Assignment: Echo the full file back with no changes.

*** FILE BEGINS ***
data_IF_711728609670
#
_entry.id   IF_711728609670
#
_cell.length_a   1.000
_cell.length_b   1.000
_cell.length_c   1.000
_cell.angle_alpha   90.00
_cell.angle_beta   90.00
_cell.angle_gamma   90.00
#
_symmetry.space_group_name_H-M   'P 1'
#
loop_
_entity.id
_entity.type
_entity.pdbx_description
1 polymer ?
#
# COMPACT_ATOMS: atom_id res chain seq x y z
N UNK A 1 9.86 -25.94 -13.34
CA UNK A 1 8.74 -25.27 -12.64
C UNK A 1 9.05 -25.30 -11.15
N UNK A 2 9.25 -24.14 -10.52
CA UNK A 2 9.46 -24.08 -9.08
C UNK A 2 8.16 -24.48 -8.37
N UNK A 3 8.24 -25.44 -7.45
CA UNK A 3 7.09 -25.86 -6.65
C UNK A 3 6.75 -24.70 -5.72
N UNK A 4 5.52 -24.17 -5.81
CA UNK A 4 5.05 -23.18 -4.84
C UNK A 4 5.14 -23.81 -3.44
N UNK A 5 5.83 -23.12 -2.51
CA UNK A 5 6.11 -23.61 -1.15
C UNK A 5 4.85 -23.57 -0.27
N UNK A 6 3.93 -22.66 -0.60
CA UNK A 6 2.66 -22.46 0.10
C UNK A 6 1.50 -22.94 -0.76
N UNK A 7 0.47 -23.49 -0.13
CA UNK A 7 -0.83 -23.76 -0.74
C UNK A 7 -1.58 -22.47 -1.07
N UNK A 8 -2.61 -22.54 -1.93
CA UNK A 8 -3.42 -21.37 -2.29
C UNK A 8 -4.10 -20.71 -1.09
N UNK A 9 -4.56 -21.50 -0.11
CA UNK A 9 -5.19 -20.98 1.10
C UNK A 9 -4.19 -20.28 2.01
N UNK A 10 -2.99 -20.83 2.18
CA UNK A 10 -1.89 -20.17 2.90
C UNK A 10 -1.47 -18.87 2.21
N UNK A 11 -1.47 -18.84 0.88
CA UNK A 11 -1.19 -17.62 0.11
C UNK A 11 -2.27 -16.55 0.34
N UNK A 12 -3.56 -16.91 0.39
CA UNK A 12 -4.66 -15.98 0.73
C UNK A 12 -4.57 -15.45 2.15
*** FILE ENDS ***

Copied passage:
data_IF_711728609670
#
_entry.id   IF_711728609670
#
_cell.length_a   1.000
_cell.length_b   1.000
_cell.length_c   1.000
_cell.angle_alpha   90.00
_cell.angle_beta   90.00
_cell.angle_gamma   90.00
#
_symmetry.space_group_name_H-M   'P 1'
#
loop_
_entity.id
_entity.type
_entity.pdbx_description
1 polymer ?
#
# COMPACT_ATOMS: atom_id res chain seq x y z
N UNK A 1 9.86 -25.94 -13.34
CA UNK A 1 8.74 -25.27 -12.64
C UNK A 1 9.05 -25.30 -11.15
N UNK A 2 9.25 -24.14 -10.52
CA UNK A 2 9.46 -24.08 -9.08
C UNK A 2 8.16 -24.48 -8.37
N UNK A 3 8.24 -25.44 -7.45
CA UNK A 3 7.09 -25.86 -6.65
C UNK A 3 6.75 -24.70 -5.72
N UNK A 4 5.52 -24.17 -5.81
CA UNK A 4 5.05 -23.18 -4.84
C UNK A 4 5.14 -23.81 -3.44
N UNK A 5 5.83 -23.12 -2.51
CA UNK A 5 6.11 -23.61 -1.15
C UNK A 5 4.85 -23.57 -0.27
N UNK A 6 3.93 -22.66 -0.60
CA UNK A 6 2.66 -22.46 0.10
C UNK A 6 1.50 -22.94 -0.76
N UNK A 7 0.47 -23.49 -0.13
CA UNK A 7 -0.83 -23.76 -0.74
C UNK A 7 -1.58 -22.47 -1.07
N UNK A 8 -2.61 -22.54 -1.93
CA UNK A 8 -3.42 -21.37 -2.29
C UNK A 8 -4.10 -20.71 -1.09
N UNK A 9 -4.56 -21.50 -0.11
CA UNK A 9 -5.19 -20.98 1.10
C UNK A 9 -4.19 -20.28 2.01
N UNK A 10 -2.99 -20.83 2.18
CA UNK A 10 -1.89 -20.17 2.90
C UNK A 10 -1.47 -18.87 2.21
N UNK A 11 -1.47 -18.84 0.88
CA UNK A 11 -1.19 -17.62 0.11
C UNK A 11 -2.27 -16.55 0.34
N UNK A 12 -3.56 -16.91 0.39
CA UNK A 12 -4.66 -15.98 0.73
C UNK A 12 -4.57 -15.45 2.15